Following widespread load shedding across the nation in July, BNP established district-level activities to protest mismanagement in the energy industry. BNP will keep up its current protests against the rising cost of fuel and other necessities as well as the assassinations of its leaders and activists. BNP is still holding rallies in 16 locations throughout Dhaka city, but the party has also announced other large-scale events in the divisional towns. The three-month long mass protests will come to an end on December 22 with a program in Dhaka. The party will also plan concurrent movements with opposition parties, who would then declare a framework for state constitutional and administrative reforms. They will fix the strategy of the simultaneous movement later and announce fresh programs demanding the next election to be held under a neutral government. The party aims to continue the movement till the next general election.
Other than the Awami League and the BNP, other parties are actively preparing for the 2019 general election. GM Quader, the deputy leader of the opposition and head of the Jatiya Party (JP), stated a few weeks ago that his party would not form an alliance for the upcoming presidential election and would instead run candidates for all 300 seats. He also added that voters don’t want Electronic Voting Machines (EVMs) to be used in the next general election. JP is also scheduled to hold their central council soon. Other small parties are also getting somewhat active especially with random remarks and press conferences.
Though the opposition parties are getting active and pulling political stunts, it is unfortunate that they are not making any real and logical commitments to the people. The opposition is criticizing the government for price hike of commodity products, power scarcity or even for sanction over RAB. But they are not providing any guidelines on how they will solve those problems if they come into power. Hence, BNP is not confirming if they will continue RAB or not if they form the next government. Hence, the people are not really connecting with them and all the efforts of the opposition parties seem to be focused only on how to topple the government, which is of least importance to the people.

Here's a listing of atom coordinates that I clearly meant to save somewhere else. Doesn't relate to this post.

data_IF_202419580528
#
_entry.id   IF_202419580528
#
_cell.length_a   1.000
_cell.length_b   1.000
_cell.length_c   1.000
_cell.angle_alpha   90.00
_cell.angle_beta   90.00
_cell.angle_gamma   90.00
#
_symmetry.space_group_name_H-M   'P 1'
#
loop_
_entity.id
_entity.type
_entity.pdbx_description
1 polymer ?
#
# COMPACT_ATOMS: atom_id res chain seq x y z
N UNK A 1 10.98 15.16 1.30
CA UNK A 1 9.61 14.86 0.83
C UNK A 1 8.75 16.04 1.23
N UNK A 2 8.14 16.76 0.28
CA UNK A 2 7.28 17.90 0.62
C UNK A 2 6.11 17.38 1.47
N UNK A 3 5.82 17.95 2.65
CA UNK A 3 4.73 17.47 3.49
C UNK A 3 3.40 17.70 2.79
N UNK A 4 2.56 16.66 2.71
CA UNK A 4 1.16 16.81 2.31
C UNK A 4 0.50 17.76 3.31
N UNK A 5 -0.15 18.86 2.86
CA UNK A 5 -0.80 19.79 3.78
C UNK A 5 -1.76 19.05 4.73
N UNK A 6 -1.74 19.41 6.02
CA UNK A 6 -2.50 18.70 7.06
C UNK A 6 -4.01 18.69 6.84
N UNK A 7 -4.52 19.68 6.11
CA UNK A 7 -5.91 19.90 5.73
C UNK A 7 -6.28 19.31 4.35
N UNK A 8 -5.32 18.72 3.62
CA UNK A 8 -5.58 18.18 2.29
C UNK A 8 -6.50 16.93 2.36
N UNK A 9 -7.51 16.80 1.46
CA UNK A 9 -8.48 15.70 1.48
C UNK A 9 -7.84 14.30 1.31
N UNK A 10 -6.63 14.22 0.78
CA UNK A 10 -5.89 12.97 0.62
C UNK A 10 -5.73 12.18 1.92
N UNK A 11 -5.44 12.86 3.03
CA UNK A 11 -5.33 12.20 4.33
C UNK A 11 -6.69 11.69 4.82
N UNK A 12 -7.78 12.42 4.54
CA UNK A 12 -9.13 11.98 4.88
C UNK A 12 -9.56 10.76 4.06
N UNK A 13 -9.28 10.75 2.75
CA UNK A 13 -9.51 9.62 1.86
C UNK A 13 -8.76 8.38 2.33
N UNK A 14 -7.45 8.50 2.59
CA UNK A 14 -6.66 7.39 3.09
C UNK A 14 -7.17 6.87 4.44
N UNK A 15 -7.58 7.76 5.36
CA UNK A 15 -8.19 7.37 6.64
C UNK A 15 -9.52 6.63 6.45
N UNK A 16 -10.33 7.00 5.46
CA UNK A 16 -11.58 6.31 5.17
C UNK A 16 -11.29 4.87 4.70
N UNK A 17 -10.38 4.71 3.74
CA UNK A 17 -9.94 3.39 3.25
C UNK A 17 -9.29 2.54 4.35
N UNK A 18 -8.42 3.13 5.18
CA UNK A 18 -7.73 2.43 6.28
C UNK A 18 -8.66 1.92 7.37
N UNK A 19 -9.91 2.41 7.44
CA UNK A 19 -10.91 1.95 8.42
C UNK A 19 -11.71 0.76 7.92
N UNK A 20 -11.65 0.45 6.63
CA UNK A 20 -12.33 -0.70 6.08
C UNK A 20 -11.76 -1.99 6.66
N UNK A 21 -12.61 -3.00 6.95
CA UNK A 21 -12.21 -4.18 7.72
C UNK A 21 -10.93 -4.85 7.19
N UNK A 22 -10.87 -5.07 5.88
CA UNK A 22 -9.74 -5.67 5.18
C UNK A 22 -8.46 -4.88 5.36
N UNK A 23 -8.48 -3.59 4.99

We have over one year to hold the next general election. However, despite the nation’s economic crisis, all parties have already begun campaigning because there is a vast agenda on the table, including the use of EVM and the caretaker government. Internal democratic norms among the parties are still dubious despite the political flurry. Though Awami League has been holding its council meetings, including those with its many wings, and BNP has renewed nearly all of its committees, democratic practices are frequently lacking in that process. Most often, these committees are chosen rather than elected. Consequently, the sacrificing leadership is not emerging at the top.
All parties need to develop the appropriate leadership for the upcoming general election. The people will not benefit if the leaders who will represent them are not honest, selfless and people-oriented. The opposition is attempting to utilize the impending severe economic crisis to their advantage in order to overthrow the government during this crucial time. Retaining power is a priority for the ruling party as well. In order to protect their own interests, the foreign countries are likewise assessing the situation. But the people will suffer in this process. The people will not benefit in any way from large attendance at the rallies. Instead, people ought to demand sincere commitments from the major parties to solute their issues.
Though we are in a tough situation now as the citizens of Bangladesh are in a lot of distress, it is evident that, the politics will play a great role in our lives in the upcoming months. Democracy will be challenged from different angles and a lot may happen. But most important thing is if the right leadership is chosen. Prime Minister Sheikh Hasina has led the country to the roads of development valiantly. Both the ruling party leaders and the opposition should learn from her. Whatever happens, at the end of the day, the people should win and we hope Bangladesh will prevail.
The writer is Chief Editor at Mohammadi News Agency (MNA), Editor at Kishore Bangla and Chief Patron, BangabandhuShishu Kishore Mela